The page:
On a weekly basis, I help people find new sex toys. They’re often surprised to hear that their sex toys are unsafe. I usually have to tell them that they have to get rid of most of the sex toys they own, which prompts a lot of confusion and questions.
I’ve repeated myself so often that I’ve decided just put a brief summary here to refer people I’m chatting to.
Dangerous sex toy materials — in a nutshell:
There are 2 main things that make a sex toy material unsafe: (1) porosity and (2) toxicity.
Porous Material: A toy material that is porous has tiny micro pores in the material itself. These pores usually can’t be seen by the naked eye, as it has to do with the density of the structure of the material. Porous toys can never be fully clean. They cannot be sterilized. Germs, bacteria, and mold will bloom in those micro-pores, even if you wash it thoroughly.
Bottom line: Avoid porous toys.
Exception: But! There is a tiny bit of wiggle room when it comes to porosity, but only with male masturbators. The vast majority of male masturbators (ie, male sleeves) are porous so you literally cannot avoid it. Some sleeves are toxic on top of porous, which is why it’s best to stick to trustworthy companies. Tenga and Fleshlight are particularly trusted as non-toxic male masturbators. They’re still porous (so don’t hang onto them long), but they’re about as least harmful for you as male masturbators go and they at least aren’t used internally like dildos or anal plugs.
Toxic Material: A toxic sex toy is a toy whose material had unsafe chemicals added to it. Toxicity is never good. Ever. It’s also hard to tell when a toy is toxic, as companies aren’t under any legal obligation to state if they are toxic. Cheap sex toy materials (read: porous) carry a high risk of containing chemicals that you *really* don’t want in your body, such as phthalates. Phthalates are chemical plasticizers used to soften toys. The FDA has banned them in children’s toys. Avoid them. See a soft toy made from jelly? See a translucent toy? Think Phthalates! and run. They’ve been linked to cancer. You do NOT want them in your body.
Phthalates tend to leech out. That’s the thing about porous sex toys…don’t expect that the chemicals within the material won’t leech out onto your skin. I’ve used jelly toys before (years ago) only to find that they give me a terrible burning sensation. Chemical burns from toxic sex toys aren’t unheard of.
Bottom line: Avoid toxic toys. NO exceptions.
Here are a couple rules of thumb:
- Not all porous toys are toxic. Some porous toys are non-toxic (depends on the brand, really)
- All toxic toys are porous.
- Truly non-porous toys aren’t toxic.
How can sex toy manufacturers get away with selling toxic sex toys?
The legal classification of almost all sex toys is that of a “novelty item.” And this is fine…it’s either that or “medical device,” which would be super hard and expensive for companies to pursue.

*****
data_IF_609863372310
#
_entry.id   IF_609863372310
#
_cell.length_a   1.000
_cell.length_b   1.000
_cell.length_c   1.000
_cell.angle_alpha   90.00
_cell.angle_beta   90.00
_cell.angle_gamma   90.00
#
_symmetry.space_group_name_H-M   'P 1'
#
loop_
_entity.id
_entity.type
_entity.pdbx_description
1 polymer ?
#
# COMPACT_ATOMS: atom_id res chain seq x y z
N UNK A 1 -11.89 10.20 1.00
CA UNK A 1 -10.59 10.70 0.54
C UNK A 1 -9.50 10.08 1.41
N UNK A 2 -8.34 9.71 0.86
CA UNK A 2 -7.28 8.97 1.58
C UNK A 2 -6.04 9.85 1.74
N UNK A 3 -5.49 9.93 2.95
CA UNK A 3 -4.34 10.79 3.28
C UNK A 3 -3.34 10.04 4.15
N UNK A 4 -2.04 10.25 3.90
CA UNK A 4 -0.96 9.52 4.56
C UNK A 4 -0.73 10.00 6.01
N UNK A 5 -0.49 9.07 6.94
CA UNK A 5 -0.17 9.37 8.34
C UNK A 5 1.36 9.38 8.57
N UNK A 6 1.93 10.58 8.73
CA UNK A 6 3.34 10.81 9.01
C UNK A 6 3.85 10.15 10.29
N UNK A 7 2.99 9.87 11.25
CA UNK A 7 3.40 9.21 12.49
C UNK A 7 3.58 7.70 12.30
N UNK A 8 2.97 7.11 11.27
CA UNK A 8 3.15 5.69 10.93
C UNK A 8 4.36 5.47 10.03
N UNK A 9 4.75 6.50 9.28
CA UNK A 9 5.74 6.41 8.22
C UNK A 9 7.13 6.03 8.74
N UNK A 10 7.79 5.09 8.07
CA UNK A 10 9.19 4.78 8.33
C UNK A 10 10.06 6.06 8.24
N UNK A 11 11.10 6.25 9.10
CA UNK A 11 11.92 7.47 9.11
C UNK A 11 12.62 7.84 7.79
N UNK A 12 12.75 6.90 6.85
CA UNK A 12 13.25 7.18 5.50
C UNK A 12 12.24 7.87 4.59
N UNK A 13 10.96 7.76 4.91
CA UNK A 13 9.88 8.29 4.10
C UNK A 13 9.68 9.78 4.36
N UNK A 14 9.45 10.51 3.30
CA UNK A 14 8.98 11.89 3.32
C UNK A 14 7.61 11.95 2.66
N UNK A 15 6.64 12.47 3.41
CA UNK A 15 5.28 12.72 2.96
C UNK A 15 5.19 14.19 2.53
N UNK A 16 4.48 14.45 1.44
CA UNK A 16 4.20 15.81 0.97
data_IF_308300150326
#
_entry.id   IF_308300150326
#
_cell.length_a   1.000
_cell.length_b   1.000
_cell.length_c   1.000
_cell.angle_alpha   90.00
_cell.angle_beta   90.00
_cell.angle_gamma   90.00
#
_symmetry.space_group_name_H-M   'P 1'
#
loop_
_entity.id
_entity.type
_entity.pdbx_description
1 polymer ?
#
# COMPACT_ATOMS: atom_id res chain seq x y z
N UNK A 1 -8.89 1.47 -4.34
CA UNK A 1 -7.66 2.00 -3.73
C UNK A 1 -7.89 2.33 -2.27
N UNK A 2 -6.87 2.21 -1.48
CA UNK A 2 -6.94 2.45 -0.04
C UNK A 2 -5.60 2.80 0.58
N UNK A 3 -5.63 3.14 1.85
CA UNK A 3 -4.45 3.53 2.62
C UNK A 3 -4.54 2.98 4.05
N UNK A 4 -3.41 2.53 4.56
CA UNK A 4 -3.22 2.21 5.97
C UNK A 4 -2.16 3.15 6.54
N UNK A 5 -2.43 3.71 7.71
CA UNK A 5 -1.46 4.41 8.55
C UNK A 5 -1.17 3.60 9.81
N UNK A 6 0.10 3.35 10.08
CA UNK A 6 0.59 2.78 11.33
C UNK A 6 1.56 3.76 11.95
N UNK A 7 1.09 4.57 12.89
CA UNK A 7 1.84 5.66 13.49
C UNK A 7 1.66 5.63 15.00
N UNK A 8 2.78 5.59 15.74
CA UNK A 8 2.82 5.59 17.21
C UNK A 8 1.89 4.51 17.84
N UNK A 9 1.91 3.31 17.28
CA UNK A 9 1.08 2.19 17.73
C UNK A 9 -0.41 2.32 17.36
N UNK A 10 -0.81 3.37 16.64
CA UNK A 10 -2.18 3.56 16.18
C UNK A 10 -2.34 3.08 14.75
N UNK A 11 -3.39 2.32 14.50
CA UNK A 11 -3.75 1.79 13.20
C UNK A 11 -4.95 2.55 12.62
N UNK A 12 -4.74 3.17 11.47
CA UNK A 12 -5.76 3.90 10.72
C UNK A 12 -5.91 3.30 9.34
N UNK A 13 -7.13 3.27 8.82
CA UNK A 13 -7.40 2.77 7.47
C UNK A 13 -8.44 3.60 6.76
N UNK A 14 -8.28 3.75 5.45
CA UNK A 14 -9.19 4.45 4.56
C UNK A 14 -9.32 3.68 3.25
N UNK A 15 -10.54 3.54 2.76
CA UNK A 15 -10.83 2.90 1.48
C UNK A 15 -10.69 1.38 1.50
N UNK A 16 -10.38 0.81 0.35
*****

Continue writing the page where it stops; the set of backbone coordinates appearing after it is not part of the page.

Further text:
However, unlike things like children’s toys, sex toy materials aren’t regulated. Unfortunately for consumers, that means that sex toy manufacturers aren’t legally responsible to disclose what their toys are made of, if there’s any toxic chemicals in their toys. They can literally even blatantly lie on their packaging and say that it’s a material that it isn’t. Legally, it’s all good. They don’t need to inform any higher regulatory authority of what they’re putting in the toys they sell to customers. They’re not responsible for any harm their products cause.
This sucks. I know. This is the reason why so many sex toy bloggers advocate that you (a) avoid porous toys (as they’re most likely to be toxic) and (b) stick to brands that are known in the sex blogging world to be trustworthy and ethical.
Good Sex Toy Materials
100% silicone: My #1 recommended sex toy material. Non-porous and non-toxic. Won’t leech out anything, won’t melt when touching other toys…it’s an inert, stable material. It is hypoallergenic, odorless, non-porous, and free of phthalates. It’s sterilizable, meaning that you can safely use it for both anal and vaginal use if you sterilize it before jumping to the next orifice. You can even share it between people, as long as you sterilize between each use. You can’t go wrong here (although cheaper silicone will feel like hard rock, though it won’t be unsafe). BUT: Make sure it’s actually a 100% silicone toy (or “platinum cure”). Don’t go for “silicone blends”…those are not 100% silicone. (note: silicone toys should not be used with silicone-based lubricant)
** Silicone is the only non-porous material that’ll be able to be made into realistic dildos (such as flesh-colored dildos). So if you’re buying a realistic dildo, it’d better be silicone.
Boroscilliate (Pyrex) Glass: Glass is non-porous, phthalate-free, hypoallergenic, and difficult to destroy. It can be rinsed with soap and water or sterilized in the dishwasher/boiling/bleach. It’s a great material for sensation (hot/cold) play. Lovehoney has a few great glass toys.